Unfortunately for some shareholders, the New Wave Group (STO:NEWA B) share price has dived 57% in the last thirty days. And that drop will have no doubt have some shareholders concerned that the 60% share price decline, over the last year, has turned them into bagholders. For those wondering, a bagholder is someone who keeps holding a losing stock indefinitely, without taking the time to consider its prospects carefully, going forward.
All else being equal, a share price drop should make a stock more attractive to potential investors. In the long term, share prices tend to follow earnings per share, but in the short term prices bounce around in response to short term factors (which are not always obvious). The implication here is that long term investors have an opportunity when expectations of a company are too low. Perhaps the simplest way to get a read on investors' expectations of a business is to look at its Price to Earnings Ratio (PE Ratio). A high P/E ratio means that investors have a high expectation about future growth, while a low P/E ratio means they have low expectations about future growth.
How Does New Wave Group's P/E Ratio Compare To Its Peers?
New Wave Group's P/E of 4.23 indicates relatively low sentiment towards the stock. The image below shows that New Wave Group has a lower P/E than the average (14.3) P/E for companies in the luxury industry.
New Wave Group's P/E tells us that market participants think it will not fare as well as its peers in the same industry. Since the market seems unimpressed with New Wave Group, it's quite possible it could surprise on the upside. It is arguably worth checking if insiders are buying shares, because that might imply they believe the stock is undervalued.
How Growth Rates Impact P/E Ratios
Probably the most important factor in determining what P/E a company trades on is the earnings growth. If earnings are growing quickly, then the 'E' in the equation will increase faster than it would otherwise. That means unless the share price increases, the P/E will reduce in a few years. And as that P/E ratio drops, the company will look cheap, unless its share price increases.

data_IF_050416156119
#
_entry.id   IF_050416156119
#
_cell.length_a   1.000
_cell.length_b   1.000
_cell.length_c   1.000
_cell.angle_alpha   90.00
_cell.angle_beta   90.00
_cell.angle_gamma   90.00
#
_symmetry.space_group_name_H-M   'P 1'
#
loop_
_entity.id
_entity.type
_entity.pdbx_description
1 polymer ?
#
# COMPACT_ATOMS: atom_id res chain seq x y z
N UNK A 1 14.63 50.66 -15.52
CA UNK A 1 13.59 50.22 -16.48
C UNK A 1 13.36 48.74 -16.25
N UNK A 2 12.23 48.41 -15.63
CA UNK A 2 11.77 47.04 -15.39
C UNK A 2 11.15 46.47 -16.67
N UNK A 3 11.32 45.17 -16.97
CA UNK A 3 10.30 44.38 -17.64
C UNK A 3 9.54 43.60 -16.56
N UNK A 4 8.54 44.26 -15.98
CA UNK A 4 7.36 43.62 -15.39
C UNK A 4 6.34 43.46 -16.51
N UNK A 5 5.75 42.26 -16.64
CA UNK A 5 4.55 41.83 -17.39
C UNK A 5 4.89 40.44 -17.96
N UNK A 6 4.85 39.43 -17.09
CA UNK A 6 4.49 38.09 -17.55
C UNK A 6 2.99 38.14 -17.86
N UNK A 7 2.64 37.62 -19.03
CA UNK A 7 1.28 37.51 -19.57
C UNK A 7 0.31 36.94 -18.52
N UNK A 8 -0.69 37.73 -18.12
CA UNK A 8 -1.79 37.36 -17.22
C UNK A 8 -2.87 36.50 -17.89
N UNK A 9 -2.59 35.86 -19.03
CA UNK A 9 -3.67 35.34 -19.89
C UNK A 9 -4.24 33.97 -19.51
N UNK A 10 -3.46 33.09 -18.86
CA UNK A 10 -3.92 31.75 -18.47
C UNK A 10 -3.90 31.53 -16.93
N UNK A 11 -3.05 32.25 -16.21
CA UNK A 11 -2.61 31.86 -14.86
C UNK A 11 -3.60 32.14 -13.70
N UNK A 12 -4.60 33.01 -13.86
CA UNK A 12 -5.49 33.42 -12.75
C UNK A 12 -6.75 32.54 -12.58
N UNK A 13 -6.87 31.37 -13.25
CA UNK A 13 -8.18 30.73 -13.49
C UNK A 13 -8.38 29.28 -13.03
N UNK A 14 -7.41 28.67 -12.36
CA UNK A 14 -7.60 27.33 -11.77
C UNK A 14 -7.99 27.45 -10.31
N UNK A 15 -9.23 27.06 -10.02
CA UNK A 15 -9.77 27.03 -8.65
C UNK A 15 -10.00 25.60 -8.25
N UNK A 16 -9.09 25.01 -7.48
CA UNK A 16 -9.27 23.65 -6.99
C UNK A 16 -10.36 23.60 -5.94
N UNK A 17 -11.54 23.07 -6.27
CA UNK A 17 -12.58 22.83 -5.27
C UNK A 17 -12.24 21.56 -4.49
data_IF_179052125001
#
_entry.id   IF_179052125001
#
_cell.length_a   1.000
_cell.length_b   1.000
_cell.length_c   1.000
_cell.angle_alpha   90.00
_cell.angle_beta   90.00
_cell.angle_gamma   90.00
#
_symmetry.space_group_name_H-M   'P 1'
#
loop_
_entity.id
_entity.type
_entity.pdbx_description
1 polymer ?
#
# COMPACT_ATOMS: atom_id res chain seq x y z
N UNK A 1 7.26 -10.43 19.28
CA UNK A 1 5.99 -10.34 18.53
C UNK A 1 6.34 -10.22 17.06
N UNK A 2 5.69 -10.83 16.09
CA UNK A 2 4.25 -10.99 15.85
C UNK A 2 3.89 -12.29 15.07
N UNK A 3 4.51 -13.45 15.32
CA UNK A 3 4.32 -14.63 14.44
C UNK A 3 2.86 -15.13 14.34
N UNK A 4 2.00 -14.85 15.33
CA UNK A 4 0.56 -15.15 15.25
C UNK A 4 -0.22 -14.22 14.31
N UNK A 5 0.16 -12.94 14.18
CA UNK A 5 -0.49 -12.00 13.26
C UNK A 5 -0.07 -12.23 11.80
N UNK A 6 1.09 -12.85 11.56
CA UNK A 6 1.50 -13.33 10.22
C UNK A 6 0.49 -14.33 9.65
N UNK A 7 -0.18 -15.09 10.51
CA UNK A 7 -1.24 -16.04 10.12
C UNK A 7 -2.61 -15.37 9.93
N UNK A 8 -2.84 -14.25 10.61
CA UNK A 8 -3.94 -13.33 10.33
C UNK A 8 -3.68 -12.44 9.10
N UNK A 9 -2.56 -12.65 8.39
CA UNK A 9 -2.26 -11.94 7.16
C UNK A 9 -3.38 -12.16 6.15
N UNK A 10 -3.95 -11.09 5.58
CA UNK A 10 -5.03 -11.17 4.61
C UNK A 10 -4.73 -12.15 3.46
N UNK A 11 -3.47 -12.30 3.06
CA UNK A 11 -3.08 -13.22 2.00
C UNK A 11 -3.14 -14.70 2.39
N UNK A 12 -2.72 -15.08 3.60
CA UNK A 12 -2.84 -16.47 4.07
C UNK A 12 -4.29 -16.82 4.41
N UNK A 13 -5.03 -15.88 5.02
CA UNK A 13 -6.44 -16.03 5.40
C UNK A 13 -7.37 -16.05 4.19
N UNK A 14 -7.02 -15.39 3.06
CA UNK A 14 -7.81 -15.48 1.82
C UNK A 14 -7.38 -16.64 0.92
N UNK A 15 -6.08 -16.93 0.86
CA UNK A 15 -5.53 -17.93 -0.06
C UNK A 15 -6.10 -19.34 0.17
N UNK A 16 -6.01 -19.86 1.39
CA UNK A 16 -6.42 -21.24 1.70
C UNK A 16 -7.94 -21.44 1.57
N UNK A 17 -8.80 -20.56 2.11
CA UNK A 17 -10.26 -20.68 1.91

New Wave Group saw earnings per share improve by 3.3% last year. And its annual EPS growth rate over 5 years is 16%.
Don't Forget: The P/E Does Not Account For Debt or Bank Deposits
The 'Price' in P/E reflects the market capitalization of the company. That means it doesn't take debt or cash into account. The exact same company would hypothetically deserve a higher P/E ratio if it had a strong balance sheet, than if it had a weak one with lots of debt, because a cashed up company can spend on growth.
While growth expenditure doesn't always pay off, the point is that it is a good option to have; but one that the P/E ratio ignores.
How Does New Wave Group's Debt Impact Its P/E Ratio?
New Wave Group's net debt is considerable, at 136% of its market cap. This is a relatively high level of debt, so the stock probably deserves a relatively low P/E ratio. Keep that in mind when comparing it to other companies.
The Bottom Line On New Wave Group's P/E Ratio
New Wave Group trades on a P/E ratio of 4.2, which is below the SE market average of 14.4. The meaningful debt load is probably contributing to low expectations, even though it has improved earnings recently. What can be absolutely certain is that the market has become more pessimistic about New Wave Group over the last month, with the P/E ratio falling from 9.9 back then to 4.2 today. For those who prefer to invest with the flow of momentum, that might be a bad sign, but for deep value investors this stock might justify some research.
When the market is wrong about a stock, it gives savvy investors an opportunity. As value investor Benjamin Graham famously said, 'In the short run, the market is a voting machine but in the long run, it is a weighing machine. So this free report on the analyst consensus forecasts could help you make a master move on this stock.
Of course, you might find a fantastic investment by looking at a few good candidates. So take a peek at this free list of companies with modest (or no) debt, trading on a P/E below 20.
If you spot an error that warrants correction, please contact the editor at firstname.lastname@example.org. This article by Simply Wall St is general in nature. It does not constitute a recommendation to buy or sell any stock, and does not take account of your objectives, or your financial situation. Simply Wall St has no position in the stocks mentioned.
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